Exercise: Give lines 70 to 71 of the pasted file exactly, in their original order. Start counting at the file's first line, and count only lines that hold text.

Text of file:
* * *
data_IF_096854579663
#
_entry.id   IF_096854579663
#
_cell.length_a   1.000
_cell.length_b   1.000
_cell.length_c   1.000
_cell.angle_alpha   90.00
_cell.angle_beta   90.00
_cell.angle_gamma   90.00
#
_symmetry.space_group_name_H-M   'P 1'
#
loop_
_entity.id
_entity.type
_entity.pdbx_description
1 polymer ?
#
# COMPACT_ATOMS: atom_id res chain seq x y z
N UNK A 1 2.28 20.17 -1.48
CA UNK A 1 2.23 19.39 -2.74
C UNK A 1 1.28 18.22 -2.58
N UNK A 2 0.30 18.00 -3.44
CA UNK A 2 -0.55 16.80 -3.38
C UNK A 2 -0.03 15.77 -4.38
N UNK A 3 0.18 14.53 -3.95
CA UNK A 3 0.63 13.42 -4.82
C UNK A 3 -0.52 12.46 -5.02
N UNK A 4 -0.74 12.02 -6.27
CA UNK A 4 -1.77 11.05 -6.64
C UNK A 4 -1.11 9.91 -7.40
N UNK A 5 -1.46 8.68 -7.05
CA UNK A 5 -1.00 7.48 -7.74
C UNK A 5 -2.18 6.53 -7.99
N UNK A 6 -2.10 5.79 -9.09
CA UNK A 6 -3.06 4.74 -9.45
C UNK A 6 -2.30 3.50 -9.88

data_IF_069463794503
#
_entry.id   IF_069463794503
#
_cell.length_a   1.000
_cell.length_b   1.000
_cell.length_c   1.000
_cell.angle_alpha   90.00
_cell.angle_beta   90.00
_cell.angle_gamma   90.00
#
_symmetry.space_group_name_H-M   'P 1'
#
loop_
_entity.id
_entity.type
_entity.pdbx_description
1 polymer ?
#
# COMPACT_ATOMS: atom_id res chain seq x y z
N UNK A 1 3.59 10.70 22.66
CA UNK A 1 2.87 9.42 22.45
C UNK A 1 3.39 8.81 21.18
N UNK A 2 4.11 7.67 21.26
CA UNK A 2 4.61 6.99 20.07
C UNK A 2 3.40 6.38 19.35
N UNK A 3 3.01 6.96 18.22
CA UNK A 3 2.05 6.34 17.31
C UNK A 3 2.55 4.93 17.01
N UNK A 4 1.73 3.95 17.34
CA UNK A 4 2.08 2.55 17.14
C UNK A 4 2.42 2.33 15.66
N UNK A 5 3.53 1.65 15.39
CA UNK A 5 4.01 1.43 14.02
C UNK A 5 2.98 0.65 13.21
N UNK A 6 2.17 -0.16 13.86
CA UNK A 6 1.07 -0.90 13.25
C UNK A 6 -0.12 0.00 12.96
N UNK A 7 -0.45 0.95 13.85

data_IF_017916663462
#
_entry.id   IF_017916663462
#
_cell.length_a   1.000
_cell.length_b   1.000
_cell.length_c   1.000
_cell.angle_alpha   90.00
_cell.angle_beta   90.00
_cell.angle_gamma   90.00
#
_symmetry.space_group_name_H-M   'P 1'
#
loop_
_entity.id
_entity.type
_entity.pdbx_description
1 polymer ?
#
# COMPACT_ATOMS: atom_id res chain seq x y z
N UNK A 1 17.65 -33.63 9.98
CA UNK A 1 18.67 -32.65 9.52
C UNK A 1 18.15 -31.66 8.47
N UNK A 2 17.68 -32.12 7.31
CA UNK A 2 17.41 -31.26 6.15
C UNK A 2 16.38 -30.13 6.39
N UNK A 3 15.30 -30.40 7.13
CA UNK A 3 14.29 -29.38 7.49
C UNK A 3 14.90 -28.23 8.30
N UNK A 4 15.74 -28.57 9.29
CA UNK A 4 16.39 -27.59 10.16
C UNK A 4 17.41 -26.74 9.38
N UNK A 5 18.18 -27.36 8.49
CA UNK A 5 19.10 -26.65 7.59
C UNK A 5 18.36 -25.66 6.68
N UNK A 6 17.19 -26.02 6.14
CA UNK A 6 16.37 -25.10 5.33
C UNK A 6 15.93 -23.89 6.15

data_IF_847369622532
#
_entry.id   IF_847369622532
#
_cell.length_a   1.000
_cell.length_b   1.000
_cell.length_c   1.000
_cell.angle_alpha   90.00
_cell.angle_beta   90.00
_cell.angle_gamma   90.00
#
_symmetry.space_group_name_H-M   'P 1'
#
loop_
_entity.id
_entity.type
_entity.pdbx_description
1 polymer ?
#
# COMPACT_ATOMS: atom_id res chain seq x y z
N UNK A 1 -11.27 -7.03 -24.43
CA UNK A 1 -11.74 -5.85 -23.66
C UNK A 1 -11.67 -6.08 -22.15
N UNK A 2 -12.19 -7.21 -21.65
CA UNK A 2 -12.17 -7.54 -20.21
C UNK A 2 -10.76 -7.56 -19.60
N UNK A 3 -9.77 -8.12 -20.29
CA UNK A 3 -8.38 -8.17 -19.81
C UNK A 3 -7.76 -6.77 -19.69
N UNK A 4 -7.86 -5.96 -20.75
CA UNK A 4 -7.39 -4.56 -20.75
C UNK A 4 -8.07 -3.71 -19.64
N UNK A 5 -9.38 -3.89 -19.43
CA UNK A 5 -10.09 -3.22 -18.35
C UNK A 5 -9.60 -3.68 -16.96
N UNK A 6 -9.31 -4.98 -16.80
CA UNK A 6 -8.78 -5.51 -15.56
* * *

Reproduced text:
C UNK A 4 2.42 2.33 15.66
N UNK A 5 3.53 1.65 15.39